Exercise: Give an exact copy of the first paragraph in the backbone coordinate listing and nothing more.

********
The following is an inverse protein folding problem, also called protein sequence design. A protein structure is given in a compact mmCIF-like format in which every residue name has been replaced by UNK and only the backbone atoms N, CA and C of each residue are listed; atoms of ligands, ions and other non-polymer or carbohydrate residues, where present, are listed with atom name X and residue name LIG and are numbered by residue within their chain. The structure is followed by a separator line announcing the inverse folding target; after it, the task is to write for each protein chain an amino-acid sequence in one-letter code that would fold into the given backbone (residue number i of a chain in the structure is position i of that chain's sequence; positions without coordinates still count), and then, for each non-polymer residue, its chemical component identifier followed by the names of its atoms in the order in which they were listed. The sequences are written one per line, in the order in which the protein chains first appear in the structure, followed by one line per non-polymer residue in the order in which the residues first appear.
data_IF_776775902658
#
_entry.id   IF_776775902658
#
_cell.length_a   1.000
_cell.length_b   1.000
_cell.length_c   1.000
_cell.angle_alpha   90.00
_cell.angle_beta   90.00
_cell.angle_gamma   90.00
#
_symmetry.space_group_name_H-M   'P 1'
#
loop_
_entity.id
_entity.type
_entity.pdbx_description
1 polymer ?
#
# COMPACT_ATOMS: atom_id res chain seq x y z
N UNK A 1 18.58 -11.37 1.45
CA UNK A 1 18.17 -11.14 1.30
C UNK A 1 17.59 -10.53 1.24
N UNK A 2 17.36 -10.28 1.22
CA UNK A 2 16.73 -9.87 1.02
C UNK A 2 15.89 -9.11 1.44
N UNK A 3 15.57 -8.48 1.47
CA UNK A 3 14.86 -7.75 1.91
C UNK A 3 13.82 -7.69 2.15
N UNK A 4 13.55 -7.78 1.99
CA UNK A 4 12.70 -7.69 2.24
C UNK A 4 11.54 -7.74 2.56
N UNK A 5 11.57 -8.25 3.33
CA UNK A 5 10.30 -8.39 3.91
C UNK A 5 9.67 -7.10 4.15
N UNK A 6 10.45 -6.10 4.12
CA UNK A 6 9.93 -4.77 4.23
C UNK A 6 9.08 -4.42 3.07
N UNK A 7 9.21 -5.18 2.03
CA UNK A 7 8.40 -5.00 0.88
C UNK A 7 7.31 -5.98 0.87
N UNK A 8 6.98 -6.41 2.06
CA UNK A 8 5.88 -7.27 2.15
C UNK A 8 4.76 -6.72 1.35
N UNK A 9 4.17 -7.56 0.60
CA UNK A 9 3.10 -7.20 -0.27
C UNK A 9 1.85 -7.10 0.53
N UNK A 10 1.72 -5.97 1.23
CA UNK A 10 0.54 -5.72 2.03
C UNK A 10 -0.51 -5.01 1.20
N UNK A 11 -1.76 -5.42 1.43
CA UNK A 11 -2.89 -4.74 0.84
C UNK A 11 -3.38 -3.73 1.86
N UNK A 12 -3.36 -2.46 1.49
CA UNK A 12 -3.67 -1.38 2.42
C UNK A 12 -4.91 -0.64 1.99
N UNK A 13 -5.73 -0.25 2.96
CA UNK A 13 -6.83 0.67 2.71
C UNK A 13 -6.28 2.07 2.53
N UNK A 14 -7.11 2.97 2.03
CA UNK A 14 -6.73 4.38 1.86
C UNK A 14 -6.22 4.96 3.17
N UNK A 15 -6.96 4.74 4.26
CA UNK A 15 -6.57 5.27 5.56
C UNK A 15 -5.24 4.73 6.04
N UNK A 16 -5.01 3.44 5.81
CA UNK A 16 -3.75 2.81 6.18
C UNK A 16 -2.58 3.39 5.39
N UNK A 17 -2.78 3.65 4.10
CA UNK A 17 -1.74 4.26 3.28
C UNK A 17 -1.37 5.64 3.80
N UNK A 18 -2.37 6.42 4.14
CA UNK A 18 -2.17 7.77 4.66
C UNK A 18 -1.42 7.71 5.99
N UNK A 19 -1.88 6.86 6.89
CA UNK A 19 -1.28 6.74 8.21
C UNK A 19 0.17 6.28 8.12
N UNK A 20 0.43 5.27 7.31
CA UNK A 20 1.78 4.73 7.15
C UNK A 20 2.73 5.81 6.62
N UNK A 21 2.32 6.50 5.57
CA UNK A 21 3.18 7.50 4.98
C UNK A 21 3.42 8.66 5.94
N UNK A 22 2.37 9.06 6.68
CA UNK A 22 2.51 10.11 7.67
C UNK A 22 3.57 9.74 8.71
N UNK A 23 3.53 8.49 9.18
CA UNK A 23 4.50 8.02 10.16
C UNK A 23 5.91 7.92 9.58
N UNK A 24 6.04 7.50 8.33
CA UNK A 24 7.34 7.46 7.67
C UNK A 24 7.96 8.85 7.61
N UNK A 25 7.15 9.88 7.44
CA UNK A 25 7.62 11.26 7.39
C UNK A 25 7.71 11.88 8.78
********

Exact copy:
The following is an inverse protein folding problem, also called protein sequence design. A protein structure is given in a compact mmCIF-like format in which every residue name has been replaced by UNK and only the backbone atoms N, CA and C of each residue are listed; atoms of ligands, ions and other non-polymer or carbohydrate residues, where present, are listed with atom name X and residue name LIG and are numbered by residue within their chain. The structure is followed by a separator line announcing the inverse folding target; after it, the task is to write for each protein chain an amino-acid sequence in one-letter code that would fold into the given backbone (residue number i of a chain in the structure is position i of that chain's sequence; positions without coordinates still count), and then, for each non-polymer residue, its chemical component identifier followed by the names of its atoms in the order in which they were listed. The sequences are written one per line, in the order in which the protein chains first appear in the structure, followed by one line per non-polymer residue in the order in which the residues first appear.